Why the earth quakes – a closer look at what’s going on under the ground
Earthquakes, large and small, happen every single day along zones that wrap around the world like seams on a baseball. Most don’t bother anybody, so they don’t make the news. But every now and then a catastrophic earthquake hits people somewhere in the world with horrific destruction and immense suffering.
On Sept. 8, 2023, a magnitude 6.8 earthquake in the Atlas Mountains of Morocco shook ancient villages apart, leaving thousands of people dead in the rubble. In February 2023, a large area of Turkey and Syria was devastated by two major earthquakes that hit in close succession.
As a geologist, I study the forces that cause earthquakes. Here’s why some seismic zones are very active while others may be quiet for generations before the stress builds into a catastrophic event.
Earth’s crust crashes into itself and pulls apart
Earthquakes are part of the normal behavior of the Earth. They occur with the movement of the tectonic plates that form the outer layer of the planet.
You can think of the plates as a more or less rigid outer shell that has to shift to allow the Earth to give off its internal heat.
These plates carry the continents and the oceans, and they are continuously in slow-motion crashes with one another. The cold and dense oceanic plates dive under continental plates and back into Earth’s mantle in a process known as subduction. As an oceanic plate sinks, it drags everything behind it and opens a rift somewhere else that is filled by rising hot material from the mantle that then cools. These rifts are long chains of underwater volcanoes, known as mid-ocean ridges.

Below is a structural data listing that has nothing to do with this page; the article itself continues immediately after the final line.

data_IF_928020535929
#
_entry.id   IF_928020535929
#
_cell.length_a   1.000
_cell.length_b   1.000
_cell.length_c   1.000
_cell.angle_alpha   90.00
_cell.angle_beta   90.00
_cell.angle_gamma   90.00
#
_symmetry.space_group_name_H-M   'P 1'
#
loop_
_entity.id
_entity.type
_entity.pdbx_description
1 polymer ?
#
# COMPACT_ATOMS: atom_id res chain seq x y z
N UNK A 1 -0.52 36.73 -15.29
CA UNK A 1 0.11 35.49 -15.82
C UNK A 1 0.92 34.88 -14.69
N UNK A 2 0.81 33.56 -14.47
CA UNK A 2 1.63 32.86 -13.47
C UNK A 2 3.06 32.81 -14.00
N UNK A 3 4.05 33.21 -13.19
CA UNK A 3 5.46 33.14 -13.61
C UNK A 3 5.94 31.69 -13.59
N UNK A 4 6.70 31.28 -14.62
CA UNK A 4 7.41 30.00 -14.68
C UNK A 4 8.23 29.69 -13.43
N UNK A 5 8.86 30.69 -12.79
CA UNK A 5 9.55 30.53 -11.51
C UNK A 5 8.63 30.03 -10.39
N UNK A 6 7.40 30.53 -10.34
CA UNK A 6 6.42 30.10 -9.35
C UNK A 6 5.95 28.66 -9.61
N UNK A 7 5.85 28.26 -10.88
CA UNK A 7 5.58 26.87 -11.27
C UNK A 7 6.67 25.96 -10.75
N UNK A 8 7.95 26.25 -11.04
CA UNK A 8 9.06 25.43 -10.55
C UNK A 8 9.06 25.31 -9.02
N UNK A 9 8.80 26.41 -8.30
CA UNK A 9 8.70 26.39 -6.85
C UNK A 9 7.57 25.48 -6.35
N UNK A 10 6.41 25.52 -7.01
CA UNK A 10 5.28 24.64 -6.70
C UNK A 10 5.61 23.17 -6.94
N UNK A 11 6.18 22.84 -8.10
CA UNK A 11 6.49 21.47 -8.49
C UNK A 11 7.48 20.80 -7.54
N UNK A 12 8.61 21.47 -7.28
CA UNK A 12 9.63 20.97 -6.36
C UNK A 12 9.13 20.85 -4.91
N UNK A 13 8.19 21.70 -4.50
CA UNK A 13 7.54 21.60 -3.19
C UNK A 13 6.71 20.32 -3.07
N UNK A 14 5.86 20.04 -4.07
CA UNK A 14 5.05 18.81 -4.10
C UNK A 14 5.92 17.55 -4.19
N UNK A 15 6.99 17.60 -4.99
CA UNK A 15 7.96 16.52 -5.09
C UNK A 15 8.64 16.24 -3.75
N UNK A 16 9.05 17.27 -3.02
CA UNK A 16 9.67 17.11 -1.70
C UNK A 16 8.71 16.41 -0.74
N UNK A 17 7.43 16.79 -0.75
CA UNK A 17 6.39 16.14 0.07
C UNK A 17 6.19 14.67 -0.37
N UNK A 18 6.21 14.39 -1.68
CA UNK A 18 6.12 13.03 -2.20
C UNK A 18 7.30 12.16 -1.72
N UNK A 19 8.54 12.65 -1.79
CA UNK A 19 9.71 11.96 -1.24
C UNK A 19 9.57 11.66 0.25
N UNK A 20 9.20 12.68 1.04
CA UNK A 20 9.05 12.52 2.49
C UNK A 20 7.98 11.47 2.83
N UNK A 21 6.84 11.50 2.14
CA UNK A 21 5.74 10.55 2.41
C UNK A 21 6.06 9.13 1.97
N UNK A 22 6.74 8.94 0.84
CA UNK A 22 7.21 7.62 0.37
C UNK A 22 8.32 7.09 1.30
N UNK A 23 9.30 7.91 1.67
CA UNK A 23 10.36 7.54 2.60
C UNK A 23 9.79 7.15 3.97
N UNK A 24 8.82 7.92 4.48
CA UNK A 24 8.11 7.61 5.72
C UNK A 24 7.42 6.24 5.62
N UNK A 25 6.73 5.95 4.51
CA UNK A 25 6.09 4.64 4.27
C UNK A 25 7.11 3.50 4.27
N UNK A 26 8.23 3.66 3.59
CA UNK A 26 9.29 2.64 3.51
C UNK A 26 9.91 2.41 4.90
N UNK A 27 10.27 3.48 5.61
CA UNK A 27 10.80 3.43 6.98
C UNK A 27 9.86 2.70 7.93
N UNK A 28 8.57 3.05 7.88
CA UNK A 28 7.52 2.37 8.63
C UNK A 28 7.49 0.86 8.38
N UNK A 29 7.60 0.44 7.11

Earthquakes accompany both subduction and rifting. In fact, that is how the plate boundaries were first discovered.
In the 1950s, when a global seismic network was established to monitor nuclear tests, geophysicists noticed that most earthquakes occur along relatively narrow bands that either fringe the edges of ocean basins, as in the Pacific, or cut right down the middle of basins, as in the Atlantic.
They also noticed that earthquakes along subduction zones are shallow on the oceanic side but get deeper under the continent. If you plot the earthquakes in 3D, they define slablike features that trace the plates sinking into the mantle.
An experiment: How an earthquake works
To understand what happens during an earthquake, put the palms of your hands together and press with some force. You are modeling a plate boundary fault. Each hand is one plate, and the surface of your hands is the fault. Your muscles are…